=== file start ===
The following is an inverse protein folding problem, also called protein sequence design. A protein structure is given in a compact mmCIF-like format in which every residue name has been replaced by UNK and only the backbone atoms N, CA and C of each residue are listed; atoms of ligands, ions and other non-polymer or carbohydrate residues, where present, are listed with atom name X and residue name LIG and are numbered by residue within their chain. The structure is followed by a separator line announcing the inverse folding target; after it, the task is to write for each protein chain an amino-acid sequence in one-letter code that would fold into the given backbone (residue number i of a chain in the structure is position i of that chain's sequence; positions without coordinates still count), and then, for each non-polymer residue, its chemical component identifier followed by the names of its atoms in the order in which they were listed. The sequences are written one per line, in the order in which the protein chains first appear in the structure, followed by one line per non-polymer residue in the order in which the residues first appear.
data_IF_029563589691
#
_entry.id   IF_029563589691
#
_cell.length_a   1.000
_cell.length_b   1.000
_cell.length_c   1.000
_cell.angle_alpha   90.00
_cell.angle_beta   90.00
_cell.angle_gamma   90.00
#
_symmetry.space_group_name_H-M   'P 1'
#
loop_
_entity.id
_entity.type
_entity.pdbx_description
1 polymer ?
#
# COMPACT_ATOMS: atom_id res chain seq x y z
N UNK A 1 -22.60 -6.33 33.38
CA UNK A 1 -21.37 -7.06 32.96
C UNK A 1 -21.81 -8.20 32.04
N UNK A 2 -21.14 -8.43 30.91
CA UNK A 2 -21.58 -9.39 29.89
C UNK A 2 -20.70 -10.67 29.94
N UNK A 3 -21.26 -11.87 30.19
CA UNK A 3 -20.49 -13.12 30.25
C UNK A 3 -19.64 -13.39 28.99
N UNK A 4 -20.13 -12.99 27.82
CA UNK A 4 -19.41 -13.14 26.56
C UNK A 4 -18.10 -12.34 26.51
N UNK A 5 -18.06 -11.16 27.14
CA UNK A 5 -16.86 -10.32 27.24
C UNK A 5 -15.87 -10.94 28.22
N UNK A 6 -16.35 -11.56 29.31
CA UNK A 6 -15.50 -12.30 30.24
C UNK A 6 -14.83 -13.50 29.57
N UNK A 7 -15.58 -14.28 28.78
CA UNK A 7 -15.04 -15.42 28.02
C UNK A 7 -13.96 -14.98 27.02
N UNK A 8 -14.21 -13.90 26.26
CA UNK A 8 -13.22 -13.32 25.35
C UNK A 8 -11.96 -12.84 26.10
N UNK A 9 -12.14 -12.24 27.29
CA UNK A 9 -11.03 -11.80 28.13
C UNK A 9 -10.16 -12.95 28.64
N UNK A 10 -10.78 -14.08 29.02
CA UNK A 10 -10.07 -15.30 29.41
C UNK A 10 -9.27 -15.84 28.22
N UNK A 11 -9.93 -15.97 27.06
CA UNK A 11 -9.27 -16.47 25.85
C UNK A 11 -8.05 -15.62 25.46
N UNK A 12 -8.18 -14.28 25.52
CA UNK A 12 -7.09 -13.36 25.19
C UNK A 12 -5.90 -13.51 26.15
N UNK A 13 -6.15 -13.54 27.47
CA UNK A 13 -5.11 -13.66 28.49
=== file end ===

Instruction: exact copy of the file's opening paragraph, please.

The following is an inverse protein folding problem, also called protein sequence design. A protein structure is given in a compact mmCIF-like format in which every residue name has been replaced by UNK and only the backbone atoms N, CA and C of each residue are listed; atoms of ligands, ions and other non-polymer or carbohydrate residues, where present, are listed with atom name X and residue name LIG and are numbered by residue within their chain. The structure is followed by a separator line announcing the inverse folding target; after it, the task is to write for each protein chain an amino-acid sequence in one-letter code that would fold into the given backbone (residue number i of a chain in the structure is position i of that chain's sequence; positions without coordinates still count), and then, for each non-polymer residue, its chemical component identifier followed by the names of its atoms in the order in which they were listed. The sequences are written one per line, in the order in which the protein chains first appear in the structure, followed by one line per non-polymer residue in the order in which the residues first appear.